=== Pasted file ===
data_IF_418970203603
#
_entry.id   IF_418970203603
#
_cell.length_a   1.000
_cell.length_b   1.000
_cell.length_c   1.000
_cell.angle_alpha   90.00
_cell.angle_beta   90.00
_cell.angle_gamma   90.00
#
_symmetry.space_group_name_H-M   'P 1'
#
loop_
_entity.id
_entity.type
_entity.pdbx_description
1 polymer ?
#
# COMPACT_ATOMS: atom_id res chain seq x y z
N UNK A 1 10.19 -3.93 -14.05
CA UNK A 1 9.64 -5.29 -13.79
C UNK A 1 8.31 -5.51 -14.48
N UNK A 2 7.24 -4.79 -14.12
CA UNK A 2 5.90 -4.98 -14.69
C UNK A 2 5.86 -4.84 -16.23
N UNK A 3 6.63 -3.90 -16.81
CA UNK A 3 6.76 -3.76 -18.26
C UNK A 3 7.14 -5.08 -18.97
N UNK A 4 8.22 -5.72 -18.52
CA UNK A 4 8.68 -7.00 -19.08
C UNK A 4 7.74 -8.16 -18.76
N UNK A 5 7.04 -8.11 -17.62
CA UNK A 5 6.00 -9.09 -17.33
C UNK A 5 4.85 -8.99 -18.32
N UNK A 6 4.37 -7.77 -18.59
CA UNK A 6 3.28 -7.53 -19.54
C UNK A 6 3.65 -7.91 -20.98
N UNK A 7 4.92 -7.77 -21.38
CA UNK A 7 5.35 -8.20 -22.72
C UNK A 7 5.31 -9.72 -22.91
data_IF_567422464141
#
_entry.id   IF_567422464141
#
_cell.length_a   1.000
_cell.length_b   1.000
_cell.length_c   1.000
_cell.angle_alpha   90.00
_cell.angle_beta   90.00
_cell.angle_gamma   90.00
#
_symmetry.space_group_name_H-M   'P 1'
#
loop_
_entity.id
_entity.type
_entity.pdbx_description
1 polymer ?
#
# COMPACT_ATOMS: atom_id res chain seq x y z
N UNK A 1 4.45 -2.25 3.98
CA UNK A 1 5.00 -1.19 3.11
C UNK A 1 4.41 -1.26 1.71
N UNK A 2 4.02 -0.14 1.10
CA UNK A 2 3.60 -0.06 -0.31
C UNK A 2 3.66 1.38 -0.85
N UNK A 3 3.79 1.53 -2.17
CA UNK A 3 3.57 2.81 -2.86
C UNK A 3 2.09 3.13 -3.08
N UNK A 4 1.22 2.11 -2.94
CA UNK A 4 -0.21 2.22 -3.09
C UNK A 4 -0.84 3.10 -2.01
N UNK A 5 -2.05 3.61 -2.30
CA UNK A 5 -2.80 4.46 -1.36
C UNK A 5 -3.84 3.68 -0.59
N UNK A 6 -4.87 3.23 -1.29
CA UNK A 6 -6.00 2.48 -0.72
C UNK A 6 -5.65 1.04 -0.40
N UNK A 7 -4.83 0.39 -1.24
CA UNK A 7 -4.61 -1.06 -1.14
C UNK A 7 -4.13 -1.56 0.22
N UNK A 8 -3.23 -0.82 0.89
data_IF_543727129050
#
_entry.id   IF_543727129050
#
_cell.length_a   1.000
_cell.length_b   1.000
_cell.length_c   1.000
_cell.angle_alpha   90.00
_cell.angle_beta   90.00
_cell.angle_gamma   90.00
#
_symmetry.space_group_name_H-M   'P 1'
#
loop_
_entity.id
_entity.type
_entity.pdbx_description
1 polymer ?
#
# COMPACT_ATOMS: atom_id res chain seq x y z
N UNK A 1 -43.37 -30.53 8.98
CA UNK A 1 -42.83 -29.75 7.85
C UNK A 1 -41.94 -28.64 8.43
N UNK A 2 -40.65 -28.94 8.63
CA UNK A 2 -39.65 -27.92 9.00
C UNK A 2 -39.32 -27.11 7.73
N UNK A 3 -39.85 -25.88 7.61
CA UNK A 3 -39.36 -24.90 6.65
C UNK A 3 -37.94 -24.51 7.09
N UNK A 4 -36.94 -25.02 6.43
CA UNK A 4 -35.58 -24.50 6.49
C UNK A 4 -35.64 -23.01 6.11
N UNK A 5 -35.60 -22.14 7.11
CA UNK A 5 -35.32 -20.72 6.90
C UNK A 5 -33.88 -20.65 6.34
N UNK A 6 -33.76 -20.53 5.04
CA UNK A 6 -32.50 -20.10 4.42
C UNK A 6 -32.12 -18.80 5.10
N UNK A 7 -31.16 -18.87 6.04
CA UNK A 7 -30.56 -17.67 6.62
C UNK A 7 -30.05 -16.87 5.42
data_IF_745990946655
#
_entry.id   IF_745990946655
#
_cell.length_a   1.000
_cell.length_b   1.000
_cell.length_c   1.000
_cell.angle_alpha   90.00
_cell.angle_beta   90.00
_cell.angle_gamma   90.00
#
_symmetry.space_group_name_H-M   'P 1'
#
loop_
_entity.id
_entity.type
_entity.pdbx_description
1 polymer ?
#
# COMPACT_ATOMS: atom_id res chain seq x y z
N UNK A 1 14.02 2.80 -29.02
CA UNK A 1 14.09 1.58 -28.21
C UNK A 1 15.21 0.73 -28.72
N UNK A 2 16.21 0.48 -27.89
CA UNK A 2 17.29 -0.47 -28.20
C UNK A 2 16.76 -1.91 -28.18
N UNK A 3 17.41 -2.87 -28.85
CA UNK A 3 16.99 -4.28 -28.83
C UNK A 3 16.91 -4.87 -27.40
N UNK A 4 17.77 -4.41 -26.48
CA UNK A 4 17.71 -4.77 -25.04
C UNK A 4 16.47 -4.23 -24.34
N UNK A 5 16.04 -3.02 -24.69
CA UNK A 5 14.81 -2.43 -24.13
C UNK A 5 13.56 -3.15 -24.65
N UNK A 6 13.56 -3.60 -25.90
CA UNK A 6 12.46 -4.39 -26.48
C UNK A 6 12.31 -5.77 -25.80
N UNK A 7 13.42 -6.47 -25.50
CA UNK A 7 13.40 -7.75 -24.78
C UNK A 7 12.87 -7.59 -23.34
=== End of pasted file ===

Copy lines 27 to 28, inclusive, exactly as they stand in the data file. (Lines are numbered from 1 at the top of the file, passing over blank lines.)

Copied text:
N UNK A 3 6.63 -3.90 -16.81
CA UNK A 3 6.76 -3.76 -18.26